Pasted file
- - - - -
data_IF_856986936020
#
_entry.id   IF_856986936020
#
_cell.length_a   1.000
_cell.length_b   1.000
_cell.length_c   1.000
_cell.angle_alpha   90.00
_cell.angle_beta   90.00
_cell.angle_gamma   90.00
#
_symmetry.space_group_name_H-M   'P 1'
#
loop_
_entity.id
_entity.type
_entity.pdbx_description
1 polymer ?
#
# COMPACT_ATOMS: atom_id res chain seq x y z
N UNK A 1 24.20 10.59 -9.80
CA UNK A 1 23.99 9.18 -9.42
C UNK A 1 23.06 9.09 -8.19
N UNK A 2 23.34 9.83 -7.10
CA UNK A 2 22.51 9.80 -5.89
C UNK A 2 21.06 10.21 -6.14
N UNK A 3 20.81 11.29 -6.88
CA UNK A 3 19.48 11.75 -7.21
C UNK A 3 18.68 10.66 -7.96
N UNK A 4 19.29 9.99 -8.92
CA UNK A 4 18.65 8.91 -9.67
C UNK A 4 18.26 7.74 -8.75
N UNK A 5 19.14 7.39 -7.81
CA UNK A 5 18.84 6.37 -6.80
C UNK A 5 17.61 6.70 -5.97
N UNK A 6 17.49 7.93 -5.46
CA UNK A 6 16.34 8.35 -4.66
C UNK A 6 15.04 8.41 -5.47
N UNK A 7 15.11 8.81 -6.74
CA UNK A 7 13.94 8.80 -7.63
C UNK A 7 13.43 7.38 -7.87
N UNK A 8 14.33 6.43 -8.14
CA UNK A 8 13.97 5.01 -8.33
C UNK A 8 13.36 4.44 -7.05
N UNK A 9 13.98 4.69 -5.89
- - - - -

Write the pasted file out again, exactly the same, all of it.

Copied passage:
data_IF_856986936020
#
_entry.id   IF_856986936020
#
_cell.length_a   1.000
_cell.length_b   1.000
_cell.length_c   1.000
_cell.angle_alpha   90.00
_cell.angle_beta   90.00
_cell.angle_gamma   90.00
#
_symmetry.space_group_name_H-M   'P 1'
#
loop_
_entity.id
_entity.type
_entity.pdbx_description
1 polymer ?
#
# COMPACT_ATOMS: atom_id res chain seq x y z
N UNK A 1 24.20 10.59 -9.80
CA UNK A 1 23.99 9.18 -9.42
C UNK A 1 23.06 9.09 -8.19
N UNK A 2 23.34 9.83 -7.10
CA UNK A 2 22.51 9.80 -5.89
C UNK A 2 21.06 10.21 -6.14
N UNK A 3 20.81 11.29 -6.88
CA UNK A 3 19.48 11.75 -7.21
C UNK A 3 18.68 10.66 -7.96
N UNK A 4 19.29 9.99 -8.92
CA UNK A 4 18.65 8.91 -9.67
C UNK A 4 18.26 7.74 -8.75
N UNK A 5 19.14 7.39 -7.81
CA UNK A 5 18.84 6.37 -6.80
C UNK A 5 17.61 6.70 -5.97
N UNK A 6 17.49 7.93 -5.46
CA UNK A 6 16.34 8.35 -4.66
C UNK A 6 15.04 8.41 -5.47
N UNK A 7 15.11 8.81 -6.74
CA UNK A 7 13.94 8.80 -7.63
C UNK A 7 13.43 7.38 -7.87
N UNK A 8 14.33 6.43 -8.14
CA UNK A 8 13.97 5.01 -8.33
C UNK A 8 13.36 4.44 -7.05
N UNK A 9 13.98 4.69 -5.89